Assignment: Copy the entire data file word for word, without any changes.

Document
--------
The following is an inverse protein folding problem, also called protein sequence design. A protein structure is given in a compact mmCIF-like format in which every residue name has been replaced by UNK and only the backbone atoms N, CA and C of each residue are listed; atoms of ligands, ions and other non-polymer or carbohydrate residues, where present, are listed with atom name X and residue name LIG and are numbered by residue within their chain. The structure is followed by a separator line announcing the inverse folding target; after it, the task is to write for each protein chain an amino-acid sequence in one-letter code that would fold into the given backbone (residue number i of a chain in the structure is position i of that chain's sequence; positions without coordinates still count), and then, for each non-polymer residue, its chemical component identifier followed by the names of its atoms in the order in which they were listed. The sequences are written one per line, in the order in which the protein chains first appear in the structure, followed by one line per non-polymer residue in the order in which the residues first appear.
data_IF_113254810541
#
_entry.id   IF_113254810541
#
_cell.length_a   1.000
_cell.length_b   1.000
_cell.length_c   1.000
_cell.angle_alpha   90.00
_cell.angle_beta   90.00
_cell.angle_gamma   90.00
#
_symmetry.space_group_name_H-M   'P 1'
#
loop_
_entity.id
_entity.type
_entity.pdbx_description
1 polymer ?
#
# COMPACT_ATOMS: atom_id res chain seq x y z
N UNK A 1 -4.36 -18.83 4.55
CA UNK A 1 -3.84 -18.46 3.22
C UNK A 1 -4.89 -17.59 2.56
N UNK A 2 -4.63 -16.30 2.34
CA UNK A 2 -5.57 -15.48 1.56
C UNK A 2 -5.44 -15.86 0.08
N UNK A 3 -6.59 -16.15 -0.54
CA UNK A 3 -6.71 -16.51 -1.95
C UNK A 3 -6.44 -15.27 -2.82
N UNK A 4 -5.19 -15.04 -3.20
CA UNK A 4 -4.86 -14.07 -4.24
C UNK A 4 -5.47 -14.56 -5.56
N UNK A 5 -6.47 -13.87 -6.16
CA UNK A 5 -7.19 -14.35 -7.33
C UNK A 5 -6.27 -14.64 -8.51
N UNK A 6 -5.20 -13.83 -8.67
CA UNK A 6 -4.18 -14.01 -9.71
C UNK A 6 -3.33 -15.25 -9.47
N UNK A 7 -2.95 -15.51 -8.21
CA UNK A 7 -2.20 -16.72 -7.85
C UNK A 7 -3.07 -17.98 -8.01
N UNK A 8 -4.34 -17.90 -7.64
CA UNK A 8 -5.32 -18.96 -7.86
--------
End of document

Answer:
The following is an inverse protein folding problem, also called protein sequence design. A protein structure is given in a compact mmCIF-like format in which every residue name has been replaced by UNK and only the backbone atoms N, CA and C of each residue are listed; atoms of ligands, ions and other non-polymer or carbohydrate residues, where present, are listed with atom name X and residue name LIG and are numbered by residue within their chain. The structure is followed by a separator line announcing the inverse folding target; after it, the task is to write for each protein chain an amino-acid sequence in one-letter code that would fold into the given backbone (residue number i of a chain in the structure is position i of that chain's sequence; positions without coordinates still count), and then, for each non-polymer residue, its chemical component identifier followed by the names of its atoms in the order in which they were listed. The sequences are written one per line, in the order in which the protein chains first appear in the structure, followed by one line per non-polymer residue in the order in which the residues first appear.
data_IF_113254810541
#
_entry.id   IF_113254810541
#
_cell.length_a   1.000
_cell.length_b   1.000
_cell.length_c   1.000
_cell.angle_alpha   90.00
_cell.angle_beta   90.00
_cell.angle_gamma   90.00
#
_symmetry.space_group_name_H-M   'P 1'
#
loop_
_entity.id
_entity.type
_entity.pdbx_description
1 polymer ?
#
# COMPACT_ATOMS: atom_id res chain seq x y z
N UNK A 1 -4.36 -18.83 4.55
CA UNK A 1 -3.84 -18.46 3.22
C UNK A 1 -4.89 -17.59 2.56
N UNK A 2 -4.63 -16.30 2.34
CA UNK A 2 -5.57 -15.48 1.56
C UNK A 2 -5.44 -15.86 0.08
N UNK A 3 -6.59 -16.15 -0.54
CA UNK A 3 -6.71 -16.51 -1.95
C UNK A 3 -6.44 -15.27 -2.82
N UNK A 4 -5.19 -15.04 -3.20
CA UNK A 4 -4.86 -14.07 -4.24
C UNK A 4 -5.47 -14.56 -5.56
N UNK A 5 -6.47 -13.87 -6.16
CA UNK A 5 -7.19 -14.35 -7.33
C UNK A 5 -6.27 -14.64 -8.51
N UNK A 6 -5.20 -13.83 -8.67
CA UNK A 6 -4.18 -14.01 -9.71
C UNK A 6 -3.33 -15.25 -9.47
N UNK A 7 -2.95 -15.51 -8.21
CA UNK A 7 -2.20 -16.72 -7.85
C UNK A 7 -3.07 -17.98 -8.01
N UNK A 8 -4.34 -17.90 -7.64
CA UNK A 8 -5.32 -18.96 -7.86